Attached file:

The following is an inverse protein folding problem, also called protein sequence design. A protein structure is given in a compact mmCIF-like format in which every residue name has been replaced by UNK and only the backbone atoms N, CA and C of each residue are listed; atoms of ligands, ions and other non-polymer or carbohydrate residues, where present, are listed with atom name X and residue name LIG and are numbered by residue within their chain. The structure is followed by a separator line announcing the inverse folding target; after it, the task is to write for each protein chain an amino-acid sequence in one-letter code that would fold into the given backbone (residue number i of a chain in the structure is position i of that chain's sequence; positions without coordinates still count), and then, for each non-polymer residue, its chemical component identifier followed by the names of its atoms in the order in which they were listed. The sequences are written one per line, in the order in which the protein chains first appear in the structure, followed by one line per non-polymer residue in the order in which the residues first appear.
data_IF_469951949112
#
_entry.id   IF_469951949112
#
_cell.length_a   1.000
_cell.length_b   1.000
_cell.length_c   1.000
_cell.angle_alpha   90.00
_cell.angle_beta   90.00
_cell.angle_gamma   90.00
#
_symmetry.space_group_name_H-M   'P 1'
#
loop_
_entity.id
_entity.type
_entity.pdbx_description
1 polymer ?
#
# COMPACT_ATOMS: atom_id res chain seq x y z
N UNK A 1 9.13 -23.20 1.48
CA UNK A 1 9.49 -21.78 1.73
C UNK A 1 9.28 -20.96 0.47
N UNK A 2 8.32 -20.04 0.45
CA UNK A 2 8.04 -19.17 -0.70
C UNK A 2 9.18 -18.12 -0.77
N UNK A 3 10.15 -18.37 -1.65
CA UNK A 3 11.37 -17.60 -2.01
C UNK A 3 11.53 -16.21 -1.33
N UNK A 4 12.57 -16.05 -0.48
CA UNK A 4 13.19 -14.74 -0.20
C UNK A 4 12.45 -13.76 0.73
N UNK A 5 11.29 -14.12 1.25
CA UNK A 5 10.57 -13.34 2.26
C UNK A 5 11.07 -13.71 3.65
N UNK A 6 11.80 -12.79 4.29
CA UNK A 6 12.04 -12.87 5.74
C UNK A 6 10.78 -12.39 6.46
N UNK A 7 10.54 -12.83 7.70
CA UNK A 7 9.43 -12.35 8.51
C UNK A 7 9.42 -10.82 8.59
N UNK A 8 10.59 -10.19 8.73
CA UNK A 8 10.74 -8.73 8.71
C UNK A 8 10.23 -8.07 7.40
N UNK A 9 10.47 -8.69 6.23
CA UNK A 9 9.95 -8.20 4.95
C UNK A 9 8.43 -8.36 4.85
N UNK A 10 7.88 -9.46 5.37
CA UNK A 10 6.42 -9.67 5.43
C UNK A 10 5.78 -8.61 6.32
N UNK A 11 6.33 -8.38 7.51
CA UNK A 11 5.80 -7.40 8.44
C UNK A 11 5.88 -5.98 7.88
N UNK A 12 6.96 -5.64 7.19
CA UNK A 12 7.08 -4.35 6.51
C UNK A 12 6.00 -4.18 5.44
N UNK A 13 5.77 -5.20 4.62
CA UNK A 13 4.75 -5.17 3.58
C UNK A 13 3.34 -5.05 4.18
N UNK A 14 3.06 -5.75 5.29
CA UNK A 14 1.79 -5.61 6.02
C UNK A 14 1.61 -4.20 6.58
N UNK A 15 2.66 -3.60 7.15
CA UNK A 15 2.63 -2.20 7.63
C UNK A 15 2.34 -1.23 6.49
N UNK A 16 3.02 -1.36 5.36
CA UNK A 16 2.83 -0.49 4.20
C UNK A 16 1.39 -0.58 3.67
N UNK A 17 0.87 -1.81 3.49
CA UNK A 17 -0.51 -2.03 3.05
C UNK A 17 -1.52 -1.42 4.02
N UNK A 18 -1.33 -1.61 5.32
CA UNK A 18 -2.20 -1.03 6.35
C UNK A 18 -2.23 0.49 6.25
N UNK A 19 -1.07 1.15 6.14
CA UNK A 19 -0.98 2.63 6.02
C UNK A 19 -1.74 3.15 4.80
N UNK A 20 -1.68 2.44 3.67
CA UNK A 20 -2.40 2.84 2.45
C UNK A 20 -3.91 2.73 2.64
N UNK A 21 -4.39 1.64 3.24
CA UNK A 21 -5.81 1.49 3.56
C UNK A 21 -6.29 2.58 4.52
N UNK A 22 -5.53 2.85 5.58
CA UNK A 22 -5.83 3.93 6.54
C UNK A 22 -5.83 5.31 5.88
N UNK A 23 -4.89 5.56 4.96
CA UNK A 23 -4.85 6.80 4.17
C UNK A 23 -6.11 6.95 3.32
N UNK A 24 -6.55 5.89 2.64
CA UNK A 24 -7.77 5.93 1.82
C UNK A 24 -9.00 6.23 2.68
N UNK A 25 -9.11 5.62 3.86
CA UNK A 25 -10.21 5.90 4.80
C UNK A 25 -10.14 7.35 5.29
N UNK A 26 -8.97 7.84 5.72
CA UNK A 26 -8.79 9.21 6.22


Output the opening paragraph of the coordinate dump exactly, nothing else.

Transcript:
The following is an inverse protein folding problem, also called protein sequence design. A protein structure is given in a compact mmCIF-like format in which every residue name has been replaced by UNK and only the backbone atoms N, CA and C of each residue are listed; atoms of ligands, ions and other non-polymer or carbohydrate residues, where present, are listed with atom name X and residue name LIG and are numbered by residue within their chain. The structure is followed by a separator line announcing the inverse folding target; after it, the task is to write for each protein chain an amino-acid sequence in one-letter code that would fold into the given backbone (residue number i of a chain in the structure is position i of that chain's sequence; positions without coordinates still count), and then, for each non-polymer residue, its chemical component identifier followed by the names of its atoms in the order in which they were listed. The sequences are written one per line, in the order in which the protein chains first appear in the structure, followed by one line per non-polymer residue in the order in which the residues first appear.